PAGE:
What parents need to know
Parents Need to Know
Parents need to know that The Sacrament is a found-footage thriller with horror overtones from cult horror director Ti West (The House of the Devil, The Innkeepers). Many horror fans will want to see it based on his name alone. Dozens of characters are shown dying from poison or shootings. There's some blood; necks are sliced, and a character commits suicide by shooting his head off. A woman catches on fire, and children and babies are given poison. Language-wise, "f--k" and "s--t" are heard several times. A character snorts cocaine, and though it's mostly off screen, it's clear what he's doing. Many characters are referred to as recovering alcoholics or drug addicts. In one scene, it's suggested that a male character is having a threesome with two women, though nothing is shown. The movie has a fair bit in common with the real-life 1978 Jonestown Massacre, and parents may want to educate older teens about this incident in relation to the movie.
What's the story?
Fashion photographer Patrick (Kentucker Audley) receives a mysterious letter from his sister (Amy Seimetz), who has struggled with alcoholism and gone to live in a religious retreat. Accompanied by radical reporter Sam (AJ Bowen) and cameraman Jake (Joe Swanberg), Patrick travels to Eden Parish, where converts grow food, work together, and take care of one another under the kindly command of "Father" (Gene Jones). But just as things are starting to look decent, the crew receives a cry of help from a young girl: Many of the residents are there against their will. As a general uproar begins, Father decides to put into effect his deadly, last-ditch back-up plan. Can the intrepid journalists stop it?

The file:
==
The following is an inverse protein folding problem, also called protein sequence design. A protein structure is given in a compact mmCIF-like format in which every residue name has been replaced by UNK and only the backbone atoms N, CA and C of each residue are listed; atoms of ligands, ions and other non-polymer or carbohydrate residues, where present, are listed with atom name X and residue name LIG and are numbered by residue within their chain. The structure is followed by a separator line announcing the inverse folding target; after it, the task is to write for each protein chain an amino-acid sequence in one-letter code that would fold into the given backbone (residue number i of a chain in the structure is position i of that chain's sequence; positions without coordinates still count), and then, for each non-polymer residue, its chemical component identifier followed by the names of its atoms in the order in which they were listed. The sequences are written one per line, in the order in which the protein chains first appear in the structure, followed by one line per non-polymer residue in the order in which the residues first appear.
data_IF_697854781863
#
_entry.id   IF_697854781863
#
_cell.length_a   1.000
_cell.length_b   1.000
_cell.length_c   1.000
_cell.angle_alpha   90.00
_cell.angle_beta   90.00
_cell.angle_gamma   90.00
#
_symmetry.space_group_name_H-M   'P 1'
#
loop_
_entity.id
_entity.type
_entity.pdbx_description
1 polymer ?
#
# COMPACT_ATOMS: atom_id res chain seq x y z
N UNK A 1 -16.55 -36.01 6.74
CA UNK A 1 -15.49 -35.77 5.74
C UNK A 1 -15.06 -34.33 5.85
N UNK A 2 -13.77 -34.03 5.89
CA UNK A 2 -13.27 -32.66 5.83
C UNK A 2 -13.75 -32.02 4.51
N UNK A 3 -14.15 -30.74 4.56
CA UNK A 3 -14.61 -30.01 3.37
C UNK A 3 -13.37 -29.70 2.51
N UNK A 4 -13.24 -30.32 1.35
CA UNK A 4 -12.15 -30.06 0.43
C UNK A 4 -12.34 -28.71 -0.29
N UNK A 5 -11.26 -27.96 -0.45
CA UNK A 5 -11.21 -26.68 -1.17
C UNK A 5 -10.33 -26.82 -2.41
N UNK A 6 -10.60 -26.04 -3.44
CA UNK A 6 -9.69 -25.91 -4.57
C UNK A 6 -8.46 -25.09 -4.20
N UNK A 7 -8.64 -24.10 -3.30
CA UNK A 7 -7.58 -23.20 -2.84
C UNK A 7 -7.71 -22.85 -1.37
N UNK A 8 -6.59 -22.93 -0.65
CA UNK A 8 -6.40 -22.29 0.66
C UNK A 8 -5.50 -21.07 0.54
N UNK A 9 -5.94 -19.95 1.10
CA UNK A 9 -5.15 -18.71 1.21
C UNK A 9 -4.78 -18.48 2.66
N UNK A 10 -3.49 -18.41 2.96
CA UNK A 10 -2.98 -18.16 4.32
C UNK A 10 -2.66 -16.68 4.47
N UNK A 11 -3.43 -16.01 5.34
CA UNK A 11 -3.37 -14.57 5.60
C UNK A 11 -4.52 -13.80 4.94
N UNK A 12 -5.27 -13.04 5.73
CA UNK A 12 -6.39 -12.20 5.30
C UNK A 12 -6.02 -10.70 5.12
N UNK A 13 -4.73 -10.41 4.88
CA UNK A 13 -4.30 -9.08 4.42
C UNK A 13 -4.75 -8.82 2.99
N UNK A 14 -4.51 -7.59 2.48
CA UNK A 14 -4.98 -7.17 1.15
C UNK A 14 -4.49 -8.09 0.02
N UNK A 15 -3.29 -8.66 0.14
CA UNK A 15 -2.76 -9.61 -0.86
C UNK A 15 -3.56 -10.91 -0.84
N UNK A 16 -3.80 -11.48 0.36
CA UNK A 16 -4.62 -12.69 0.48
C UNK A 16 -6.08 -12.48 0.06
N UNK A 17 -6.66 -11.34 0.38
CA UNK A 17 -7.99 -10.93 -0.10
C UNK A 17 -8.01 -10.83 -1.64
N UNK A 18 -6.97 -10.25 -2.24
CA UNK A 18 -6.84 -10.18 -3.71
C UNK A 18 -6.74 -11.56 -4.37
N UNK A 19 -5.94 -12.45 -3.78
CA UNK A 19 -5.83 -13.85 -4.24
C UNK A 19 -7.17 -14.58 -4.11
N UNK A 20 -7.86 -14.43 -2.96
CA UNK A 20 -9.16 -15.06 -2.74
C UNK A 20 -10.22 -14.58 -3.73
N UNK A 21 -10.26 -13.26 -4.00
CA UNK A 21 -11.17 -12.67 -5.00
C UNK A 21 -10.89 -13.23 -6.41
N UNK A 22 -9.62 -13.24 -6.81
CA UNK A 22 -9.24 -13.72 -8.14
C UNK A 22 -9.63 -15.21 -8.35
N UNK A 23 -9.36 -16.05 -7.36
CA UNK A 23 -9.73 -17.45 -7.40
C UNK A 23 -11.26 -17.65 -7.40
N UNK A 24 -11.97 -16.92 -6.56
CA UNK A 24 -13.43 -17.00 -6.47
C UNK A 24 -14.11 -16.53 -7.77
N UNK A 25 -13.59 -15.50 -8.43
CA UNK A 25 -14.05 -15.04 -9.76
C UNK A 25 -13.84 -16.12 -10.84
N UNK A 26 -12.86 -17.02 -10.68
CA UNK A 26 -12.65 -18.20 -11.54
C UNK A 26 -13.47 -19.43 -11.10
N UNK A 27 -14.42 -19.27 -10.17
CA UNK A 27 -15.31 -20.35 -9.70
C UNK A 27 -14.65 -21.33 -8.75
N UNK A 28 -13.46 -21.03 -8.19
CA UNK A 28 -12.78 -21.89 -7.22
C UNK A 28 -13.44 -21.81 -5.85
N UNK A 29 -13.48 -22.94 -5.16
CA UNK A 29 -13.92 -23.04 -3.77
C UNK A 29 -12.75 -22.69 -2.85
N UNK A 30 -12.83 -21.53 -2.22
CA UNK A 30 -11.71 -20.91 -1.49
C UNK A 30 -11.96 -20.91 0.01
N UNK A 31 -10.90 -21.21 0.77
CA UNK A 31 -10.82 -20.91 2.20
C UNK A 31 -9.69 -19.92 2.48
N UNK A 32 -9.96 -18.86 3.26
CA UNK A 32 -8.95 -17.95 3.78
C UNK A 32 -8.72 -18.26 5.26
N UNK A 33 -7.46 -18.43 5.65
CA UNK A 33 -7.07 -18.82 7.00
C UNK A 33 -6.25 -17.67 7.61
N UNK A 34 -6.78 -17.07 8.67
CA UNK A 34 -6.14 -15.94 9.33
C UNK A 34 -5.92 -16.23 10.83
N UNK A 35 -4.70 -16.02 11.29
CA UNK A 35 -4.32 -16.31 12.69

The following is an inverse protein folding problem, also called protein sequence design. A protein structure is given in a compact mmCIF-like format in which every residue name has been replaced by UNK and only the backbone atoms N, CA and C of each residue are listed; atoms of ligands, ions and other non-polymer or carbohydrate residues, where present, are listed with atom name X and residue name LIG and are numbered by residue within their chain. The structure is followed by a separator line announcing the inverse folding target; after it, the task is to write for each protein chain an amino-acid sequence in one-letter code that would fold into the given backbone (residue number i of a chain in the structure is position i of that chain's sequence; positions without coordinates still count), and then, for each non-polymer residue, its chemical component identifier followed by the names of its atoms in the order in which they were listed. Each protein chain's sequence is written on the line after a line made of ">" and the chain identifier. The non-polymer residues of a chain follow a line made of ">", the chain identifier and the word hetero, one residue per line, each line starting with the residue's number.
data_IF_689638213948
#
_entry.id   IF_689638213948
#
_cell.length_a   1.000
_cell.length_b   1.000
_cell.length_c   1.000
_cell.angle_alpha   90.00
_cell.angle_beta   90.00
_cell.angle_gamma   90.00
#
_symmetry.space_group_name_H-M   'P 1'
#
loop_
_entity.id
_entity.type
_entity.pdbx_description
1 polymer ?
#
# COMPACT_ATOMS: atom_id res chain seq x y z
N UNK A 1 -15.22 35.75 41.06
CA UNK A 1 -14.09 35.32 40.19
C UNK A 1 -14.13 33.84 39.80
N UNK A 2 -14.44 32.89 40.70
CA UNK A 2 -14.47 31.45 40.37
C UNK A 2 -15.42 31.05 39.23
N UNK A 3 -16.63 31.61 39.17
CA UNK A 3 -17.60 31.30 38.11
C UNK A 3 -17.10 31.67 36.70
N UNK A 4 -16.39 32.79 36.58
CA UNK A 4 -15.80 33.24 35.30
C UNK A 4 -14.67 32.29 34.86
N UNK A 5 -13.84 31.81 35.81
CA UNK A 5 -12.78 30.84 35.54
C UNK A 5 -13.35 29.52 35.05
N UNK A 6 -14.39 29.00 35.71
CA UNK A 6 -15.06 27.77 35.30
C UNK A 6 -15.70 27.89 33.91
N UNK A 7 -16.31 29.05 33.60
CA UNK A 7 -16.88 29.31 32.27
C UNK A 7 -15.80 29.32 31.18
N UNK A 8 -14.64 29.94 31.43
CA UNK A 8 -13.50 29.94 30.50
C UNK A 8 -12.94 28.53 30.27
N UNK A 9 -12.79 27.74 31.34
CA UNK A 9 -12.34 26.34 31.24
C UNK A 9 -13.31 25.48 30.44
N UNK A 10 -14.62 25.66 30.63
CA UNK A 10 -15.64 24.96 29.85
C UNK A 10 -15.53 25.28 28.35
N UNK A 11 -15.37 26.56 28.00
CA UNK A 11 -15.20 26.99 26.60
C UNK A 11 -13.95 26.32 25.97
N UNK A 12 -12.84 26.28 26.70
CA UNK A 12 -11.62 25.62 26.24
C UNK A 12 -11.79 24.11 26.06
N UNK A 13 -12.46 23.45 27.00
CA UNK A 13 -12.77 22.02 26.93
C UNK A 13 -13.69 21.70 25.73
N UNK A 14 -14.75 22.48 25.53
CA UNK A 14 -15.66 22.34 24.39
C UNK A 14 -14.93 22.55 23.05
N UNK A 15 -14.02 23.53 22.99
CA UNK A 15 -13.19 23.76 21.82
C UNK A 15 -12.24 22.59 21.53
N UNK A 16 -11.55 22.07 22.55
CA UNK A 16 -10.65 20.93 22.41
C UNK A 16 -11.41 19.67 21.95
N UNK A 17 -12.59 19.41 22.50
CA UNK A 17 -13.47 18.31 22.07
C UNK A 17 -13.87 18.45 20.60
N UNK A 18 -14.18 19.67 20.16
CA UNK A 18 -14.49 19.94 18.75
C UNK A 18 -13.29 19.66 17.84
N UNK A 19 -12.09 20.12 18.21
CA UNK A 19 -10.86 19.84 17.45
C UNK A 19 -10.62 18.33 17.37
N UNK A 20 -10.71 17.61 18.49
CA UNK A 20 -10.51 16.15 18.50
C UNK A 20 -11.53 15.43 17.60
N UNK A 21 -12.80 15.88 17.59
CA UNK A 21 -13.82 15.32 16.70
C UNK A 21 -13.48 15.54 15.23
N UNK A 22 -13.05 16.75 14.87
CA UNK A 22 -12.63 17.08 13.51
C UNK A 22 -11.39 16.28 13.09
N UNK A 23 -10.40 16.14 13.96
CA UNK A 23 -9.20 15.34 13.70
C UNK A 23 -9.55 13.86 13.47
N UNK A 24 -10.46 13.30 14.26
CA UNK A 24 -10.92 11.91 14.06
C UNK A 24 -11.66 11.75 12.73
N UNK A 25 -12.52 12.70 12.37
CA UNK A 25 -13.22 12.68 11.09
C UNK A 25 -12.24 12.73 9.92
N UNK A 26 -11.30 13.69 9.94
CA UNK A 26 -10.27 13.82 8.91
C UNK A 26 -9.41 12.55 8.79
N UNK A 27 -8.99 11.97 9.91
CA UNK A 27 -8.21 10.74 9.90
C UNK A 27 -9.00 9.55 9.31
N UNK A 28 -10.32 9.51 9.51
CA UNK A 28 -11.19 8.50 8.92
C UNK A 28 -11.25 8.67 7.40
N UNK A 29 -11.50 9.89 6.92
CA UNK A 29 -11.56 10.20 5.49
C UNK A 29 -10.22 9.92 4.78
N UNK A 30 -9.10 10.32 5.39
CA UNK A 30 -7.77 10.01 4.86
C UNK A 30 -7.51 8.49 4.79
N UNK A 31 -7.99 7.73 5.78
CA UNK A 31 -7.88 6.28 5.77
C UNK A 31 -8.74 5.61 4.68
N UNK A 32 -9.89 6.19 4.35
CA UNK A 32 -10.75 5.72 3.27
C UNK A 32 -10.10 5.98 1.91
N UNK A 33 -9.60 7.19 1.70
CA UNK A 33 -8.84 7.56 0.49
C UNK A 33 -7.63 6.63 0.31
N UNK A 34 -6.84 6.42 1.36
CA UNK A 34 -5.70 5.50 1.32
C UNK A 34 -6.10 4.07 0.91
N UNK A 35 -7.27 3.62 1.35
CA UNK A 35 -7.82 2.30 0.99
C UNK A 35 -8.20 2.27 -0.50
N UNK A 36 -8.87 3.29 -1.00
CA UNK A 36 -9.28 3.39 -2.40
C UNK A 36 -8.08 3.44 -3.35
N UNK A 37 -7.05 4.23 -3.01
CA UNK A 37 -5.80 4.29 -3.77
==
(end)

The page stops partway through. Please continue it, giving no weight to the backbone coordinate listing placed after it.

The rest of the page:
Is it any good?
After writer/director Ti West's two great horror movies, The House of the Devil and The Innkeepers, his oddly conventional THE SACRAMENT is something of a letdown. It begins with the use of the old "found footage" device, which isn't just stale and inconsistent but also fails to make room for the beautiful, tense compositions that West employed in his earlier films. Secondly, the entire idea is simply borrowed from the real-life Jonestown Massacre of 1978, leaving little in the way of surprise.
Yet West is such an inventive, powerful filmmaker that he still manages to establish some interesting spaces, even with the clunky hand-held camerawork. The blocky cabins, the space between, a pavilion, and darkness, all come into play. Moreover, he gets a great performance from Jones as the avuncular yet slippery Father, giving an interview with sunglasses on and addressing many of his answers to his followers, rather than to his questioner. It's a moment that's so seductive it's genuinely spooky.
Families can talk about...
Families can talk about The Sacrament's violence. How little/much is shown? What effect does it have? How did the filmmaker's choices affect your reaction?
What does the movie have in common with the real-life Jonestown Massacre of 1978? How could you find out more about that event?
|Theatrical release date:||June 6, 2014|
|DVD release date:||August 19, 2014|
|Cast:||Joe Swanberg, Amy Seimetz, AJ Bowen|
|Studios:||Magnolia Pictures, Magnet Releasing|
|Run time:||95 minutes|
|MPAA explanation:||disturbing violent content including bloody images, language and brief drug use|